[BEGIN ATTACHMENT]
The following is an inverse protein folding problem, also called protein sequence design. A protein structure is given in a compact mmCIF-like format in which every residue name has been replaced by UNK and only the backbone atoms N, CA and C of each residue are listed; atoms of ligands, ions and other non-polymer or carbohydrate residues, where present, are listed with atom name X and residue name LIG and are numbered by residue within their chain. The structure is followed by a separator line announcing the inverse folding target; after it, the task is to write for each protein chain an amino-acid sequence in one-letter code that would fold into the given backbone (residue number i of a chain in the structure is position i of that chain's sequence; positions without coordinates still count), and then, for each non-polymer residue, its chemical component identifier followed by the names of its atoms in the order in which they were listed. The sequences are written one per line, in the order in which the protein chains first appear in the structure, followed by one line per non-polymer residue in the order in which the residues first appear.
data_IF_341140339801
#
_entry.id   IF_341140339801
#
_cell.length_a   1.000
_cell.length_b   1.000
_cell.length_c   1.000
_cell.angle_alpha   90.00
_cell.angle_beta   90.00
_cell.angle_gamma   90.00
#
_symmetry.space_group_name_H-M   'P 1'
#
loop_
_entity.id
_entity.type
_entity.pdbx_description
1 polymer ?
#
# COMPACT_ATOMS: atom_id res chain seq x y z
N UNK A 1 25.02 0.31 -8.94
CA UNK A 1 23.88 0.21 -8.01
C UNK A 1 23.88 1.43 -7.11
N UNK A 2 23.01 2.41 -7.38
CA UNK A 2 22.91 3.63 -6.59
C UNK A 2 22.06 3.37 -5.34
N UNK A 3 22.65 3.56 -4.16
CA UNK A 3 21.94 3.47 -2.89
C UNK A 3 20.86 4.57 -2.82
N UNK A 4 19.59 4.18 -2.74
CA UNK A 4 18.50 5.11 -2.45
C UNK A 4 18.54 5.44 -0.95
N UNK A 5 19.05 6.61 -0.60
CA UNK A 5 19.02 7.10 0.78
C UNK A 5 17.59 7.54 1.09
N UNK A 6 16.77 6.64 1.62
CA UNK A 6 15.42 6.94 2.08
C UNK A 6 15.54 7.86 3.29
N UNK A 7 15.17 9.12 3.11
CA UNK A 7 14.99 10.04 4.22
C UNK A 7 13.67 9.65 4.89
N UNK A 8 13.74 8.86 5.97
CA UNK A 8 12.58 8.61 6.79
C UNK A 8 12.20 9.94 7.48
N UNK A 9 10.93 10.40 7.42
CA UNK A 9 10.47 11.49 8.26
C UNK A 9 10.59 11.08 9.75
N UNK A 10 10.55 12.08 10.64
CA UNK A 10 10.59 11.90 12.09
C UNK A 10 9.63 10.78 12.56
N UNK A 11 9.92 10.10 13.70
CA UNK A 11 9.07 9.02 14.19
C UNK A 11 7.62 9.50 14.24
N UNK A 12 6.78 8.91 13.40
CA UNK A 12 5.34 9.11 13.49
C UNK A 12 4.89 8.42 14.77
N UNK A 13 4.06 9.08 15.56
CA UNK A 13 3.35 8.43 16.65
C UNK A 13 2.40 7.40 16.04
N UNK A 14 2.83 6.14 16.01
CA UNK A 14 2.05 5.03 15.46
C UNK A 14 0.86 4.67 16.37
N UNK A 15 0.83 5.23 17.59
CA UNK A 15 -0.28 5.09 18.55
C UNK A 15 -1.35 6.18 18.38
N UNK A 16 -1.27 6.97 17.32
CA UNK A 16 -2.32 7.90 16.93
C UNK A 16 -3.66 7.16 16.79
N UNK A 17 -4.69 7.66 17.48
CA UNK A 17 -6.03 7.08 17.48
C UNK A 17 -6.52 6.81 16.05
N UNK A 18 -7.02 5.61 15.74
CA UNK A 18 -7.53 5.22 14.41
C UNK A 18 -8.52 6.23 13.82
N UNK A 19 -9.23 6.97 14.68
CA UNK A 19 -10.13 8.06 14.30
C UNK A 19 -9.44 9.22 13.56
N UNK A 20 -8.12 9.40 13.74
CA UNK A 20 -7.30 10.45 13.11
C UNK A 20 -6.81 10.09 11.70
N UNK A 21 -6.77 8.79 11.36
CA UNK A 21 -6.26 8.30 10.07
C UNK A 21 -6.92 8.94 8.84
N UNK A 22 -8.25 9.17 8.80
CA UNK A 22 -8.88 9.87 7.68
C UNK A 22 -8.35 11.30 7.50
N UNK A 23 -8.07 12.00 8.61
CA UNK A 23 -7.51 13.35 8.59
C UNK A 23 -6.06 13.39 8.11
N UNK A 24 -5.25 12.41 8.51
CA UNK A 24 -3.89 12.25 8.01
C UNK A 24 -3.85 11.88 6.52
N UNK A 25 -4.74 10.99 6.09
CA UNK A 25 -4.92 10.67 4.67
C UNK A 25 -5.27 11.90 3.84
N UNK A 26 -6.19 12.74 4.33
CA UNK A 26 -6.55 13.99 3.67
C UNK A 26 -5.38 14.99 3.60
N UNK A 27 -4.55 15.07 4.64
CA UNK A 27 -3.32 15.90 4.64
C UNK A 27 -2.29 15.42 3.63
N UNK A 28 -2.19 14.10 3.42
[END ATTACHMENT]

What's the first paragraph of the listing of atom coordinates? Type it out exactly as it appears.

The following is an inverse protein folding problem, also called protein sequence design. A protein structure is given in a compact mmCIF-like format in which every residue name has been replaced by UNK and only the backbone atoms N, CA and C of each residue are listed; atoms of ligands, ions and other non-polymer or carbohydrate residues, where present, are listed with atom name X and residue name LIG and are numbered by residue within their chain. The structure is followed by a separator line announcing the inverse folding target; after it, the task is to write for each protein chain an amino-acid sequence in one-letter code that would fold into the given backbone (residue number i of a chain in the structure is position i of that chain's sequence; positions without coordinates still count), and then, for each non-polymer residue, its chemical component identifier followed by the names of its atoms in the order in which they were listed. The sequences are written one per line, in the order in which the protein chains first appear in the structure, followed by one line per non-polymer residue in the order in which the residues first appear.